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Home  > Article

Small Business Startup Myths

By Thomas Majewski, courtesy of Associated Content
Associated Content

Being aware of these 10 myths can save you time and money.

Becoming your own boss is the dream of many. Thanks to capitalism, the entrepreneur is alive and well in America. He or she enters the small business world with a dream and lots of desire. But there are many misconceptions about starting up a business. Knowing what hurdles you are likely to face can save you time and aggravation. It is not a quick and easy path to the pot of gold at the end of the rainbow. Overcoming the many obstacles is simply a matter of discovering accurate information and then making informed decisions. These barriers can be navigated. The proof comes from the thousands of small business owners who have created thriving and profitable businesses.

Myth 1. Since I'm using my own funding, I don't need a business plan. The reality is that creating a business plan is the first step you need to take. It doesn't matter what type of business you are starting. Having a plan ahead of time can alert you to roadblocks that you will need to find solutions for. Take some time to consider all the elements that go into starting a business. It would also be wise to create a backup plan as well. The more research and effort you put into your plan ahead of time, the smoother the sailing as your business moves forward. Make your plan flexible. As you gain experience, make appropriate changes to your plan to keep yourself headed in the right direction.

Myth 2. I don't need a marketing plan since this product/service sells itself. The truth is you need a plan for every aspect of your business. Marketing is about the most important area of any business. You specifically need to know how to effectively market your product. And you need to know how much it will cost and how to budget for that expense. Your business will fail without a solid marketing outline. Take time to know your prospective customer.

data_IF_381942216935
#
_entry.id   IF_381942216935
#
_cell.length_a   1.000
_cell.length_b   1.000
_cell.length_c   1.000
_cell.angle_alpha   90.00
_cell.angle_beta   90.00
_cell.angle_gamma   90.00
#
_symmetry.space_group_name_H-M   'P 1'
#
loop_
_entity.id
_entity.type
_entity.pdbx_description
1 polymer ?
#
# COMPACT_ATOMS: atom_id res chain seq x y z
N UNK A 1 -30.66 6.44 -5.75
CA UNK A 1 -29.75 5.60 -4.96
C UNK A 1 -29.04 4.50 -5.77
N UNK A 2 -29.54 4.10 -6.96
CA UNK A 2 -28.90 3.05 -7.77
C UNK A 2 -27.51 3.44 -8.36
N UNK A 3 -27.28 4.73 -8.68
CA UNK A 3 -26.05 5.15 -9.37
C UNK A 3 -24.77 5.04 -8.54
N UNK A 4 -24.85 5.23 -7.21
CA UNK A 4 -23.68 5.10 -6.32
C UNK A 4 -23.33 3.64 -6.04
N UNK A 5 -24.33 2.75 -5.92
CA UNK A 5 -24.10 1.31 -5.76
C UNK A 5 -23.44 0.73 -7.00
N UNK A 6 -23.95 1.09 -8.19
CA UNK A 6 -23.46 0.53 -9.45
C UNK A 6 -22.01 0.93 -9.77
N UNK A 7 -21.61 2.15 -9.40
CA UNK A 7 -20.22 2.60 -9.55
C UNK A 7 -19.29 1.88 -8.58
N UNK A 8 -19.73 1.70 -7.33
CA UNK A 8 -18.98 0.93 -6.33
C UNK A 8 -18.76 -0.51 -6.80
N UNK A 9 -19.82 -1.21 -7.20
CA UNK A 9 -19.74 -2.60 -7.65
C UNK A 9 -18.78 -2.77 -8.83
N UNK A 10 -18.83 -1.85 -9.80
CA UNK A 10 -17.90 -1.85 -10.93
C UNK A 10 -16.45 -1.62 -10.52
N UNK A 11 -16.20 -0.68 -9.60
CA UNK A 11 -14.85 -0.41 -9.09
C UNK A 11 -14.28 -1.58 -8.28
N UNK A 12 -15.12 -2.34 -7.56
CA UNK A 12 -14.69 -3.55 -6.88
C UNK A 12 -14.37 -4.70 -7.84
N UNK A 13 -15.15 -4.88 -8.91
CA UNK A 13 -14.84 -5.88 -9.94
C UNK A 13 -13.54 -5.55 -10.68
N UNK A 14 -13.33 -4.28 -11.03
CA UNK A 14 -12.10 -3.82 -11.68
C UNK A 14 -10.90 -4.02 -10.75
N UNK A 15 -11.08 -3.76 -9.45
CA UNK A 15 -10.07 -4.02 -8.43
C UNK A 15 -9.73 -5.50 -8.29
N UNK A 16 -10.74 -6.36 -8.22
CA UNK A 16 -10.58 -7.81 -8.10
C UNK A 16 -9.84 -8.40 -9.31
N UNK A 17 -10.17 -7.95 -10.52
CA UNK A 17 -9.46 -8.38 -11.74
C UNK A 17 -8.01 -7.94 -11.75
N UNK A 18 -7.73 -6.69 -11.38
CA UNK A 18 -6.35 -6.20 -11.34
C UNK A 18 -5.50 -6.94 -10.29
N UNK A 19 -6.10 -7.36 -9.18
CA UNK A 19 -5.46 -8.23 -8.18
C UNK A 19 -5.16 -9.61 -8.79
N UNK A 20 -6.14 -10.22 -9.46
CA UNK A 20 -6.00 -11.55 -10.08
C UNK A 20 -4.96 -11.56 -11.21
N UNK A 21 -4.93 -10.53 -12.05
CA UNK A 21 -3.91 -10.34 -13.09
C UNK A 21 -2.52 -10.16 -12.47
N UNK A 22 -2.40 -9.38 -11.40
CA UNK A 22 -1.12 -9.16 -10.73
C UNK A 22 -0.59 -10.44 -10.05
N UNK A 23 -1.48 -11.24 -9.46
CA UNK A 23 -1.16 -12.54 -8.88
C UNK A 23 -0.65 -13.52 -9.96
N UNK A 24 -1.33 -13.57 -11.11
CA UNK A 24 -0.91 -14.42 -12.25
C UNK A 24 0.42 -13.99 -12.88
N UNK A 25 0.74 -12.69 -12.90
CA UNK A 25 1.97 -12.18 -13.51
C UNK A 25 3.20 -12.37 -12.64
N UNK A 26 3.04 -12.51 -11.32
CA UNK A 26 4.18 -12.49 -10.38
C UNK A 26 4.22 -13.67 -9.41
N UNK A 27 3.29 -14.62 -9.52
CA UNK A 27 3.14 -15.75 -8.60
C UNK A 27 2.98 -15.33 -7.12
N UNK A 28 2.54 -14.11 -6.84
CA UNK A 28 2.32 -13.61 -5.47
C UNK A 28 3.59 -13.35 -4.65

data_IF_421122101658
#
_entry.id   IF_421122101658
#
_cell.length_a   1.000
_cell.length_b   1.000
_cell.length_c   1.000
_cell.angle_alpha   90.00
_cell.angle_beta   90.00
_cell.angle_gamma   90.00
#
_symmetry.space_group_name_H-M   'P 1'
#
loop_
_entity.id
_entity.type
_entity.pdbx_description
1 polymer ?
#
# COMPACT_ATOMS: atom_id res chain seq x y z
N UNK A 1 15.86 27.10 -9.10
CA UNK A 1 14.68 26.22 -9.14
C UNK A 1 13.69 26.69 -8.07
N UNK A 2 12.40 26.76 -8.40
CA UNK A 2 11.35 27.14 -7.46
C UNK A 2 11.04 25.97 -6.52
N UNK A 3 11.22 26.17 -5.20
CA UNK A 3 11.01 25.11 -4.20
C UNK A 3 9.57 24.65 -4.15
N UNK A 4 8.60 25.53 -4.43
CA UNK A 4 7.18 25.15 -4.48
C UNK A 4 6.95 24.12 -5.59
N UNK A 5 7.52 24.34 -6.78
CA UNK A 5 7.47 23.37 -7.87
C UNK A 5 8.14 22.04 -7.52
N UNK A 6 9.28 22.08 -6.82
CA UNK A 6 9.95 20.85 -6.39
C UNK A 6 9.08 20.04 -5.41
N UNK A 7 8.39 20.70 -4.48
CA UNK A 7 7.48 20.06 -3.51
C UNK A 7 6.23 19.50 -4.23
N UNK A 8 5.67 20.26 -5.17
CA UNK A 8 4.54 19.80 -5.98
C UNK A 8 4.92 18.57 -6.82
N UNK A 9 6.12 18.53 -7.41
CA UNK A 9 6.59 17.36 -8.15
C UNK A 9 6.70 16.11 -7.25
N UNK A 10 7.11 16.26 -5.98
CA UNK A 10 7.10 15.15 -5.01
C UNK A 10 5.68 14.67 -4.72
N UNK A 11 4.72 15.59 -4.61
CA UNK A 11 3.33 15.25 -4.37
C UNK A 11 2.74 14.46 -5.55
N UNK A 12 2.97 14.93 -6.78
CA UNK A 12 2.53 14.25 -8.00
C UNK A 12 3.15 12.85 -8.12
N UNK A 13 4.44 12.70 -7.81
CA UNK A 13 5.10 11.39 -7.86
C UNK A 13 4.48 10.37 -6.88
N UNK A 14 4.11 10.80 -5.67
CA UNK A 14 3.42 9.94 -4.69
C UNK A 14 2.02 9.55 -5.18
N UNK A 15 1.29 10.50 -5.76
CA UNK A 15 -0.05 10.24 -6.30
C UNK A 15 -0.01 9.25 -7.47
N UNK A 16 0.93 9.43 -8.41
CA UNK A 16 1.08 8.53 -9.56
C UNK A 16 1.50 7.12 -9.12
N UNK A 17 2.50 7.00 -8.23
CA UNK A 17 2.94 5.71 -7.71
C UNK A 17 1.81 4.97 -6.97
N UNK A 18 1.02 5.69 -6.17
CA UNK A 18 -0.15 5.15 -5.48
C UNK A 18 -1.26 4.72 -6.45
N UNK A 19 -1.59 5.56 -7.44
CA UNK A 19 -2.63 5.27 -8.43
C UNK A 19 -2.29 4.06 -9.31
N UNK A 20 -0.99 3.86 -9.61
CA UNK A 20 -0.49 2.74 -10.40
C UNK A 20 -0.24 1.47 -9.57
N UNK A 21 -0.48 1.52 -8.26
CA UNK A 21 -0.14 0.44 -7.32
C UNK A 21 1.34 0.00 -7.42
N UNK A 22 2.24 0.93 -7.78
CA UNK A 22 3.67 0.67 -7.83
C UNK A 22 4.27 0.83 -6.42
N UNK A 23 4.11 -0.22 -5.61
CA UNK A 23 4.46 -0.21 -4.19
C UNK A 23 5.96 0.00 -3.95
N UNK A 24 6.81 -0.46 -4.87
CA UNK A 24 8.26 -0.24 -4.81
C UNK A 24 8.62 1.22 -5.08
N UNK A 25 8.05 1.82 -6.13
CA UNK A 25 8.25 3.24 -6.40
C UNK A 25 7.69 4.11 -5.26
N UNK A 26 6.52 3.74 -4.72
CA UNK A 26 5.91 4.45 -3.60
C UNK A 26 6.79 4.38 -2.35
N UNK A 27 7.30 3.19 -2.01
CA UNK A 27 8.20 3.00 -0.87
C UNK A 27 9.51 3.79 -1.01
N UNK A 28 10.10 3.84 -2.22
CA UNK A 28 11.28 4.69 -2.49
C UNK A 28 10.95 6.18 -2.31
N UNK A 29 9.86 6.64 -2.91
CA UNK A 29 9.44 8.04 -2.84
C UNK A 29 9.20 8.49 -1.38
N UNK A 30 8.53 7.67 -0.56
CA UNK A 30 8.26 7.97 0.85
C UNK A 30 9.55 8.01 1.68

Myth 3. I will be profitable in a short time because I am an expert at what I do. The fact is that the majority of owners don't see significant profits for well over a year. It is unlikely you are an expert at everything involved with running a business. Therefore you will have to find ways to learn about what you might not know first hand. That is why a plan is required from the start. Expect it will take time to establish yourself and your brand or type of service.

Myth 4. I will be able to write everything off. This is somewhat of a misconception. Yes, you can write off many business-related expenses. And that is where you need to be sure that it is directly related to the running of your business. Many newer entrepreneurs expect to be able to include many personal expenses as well. It would be wise to define the expenses you will incur in your business plan. This will also assist you in determining your overall capital outlays. Doing some research into the types of expenses you can deduct will help you avoid a tax audit.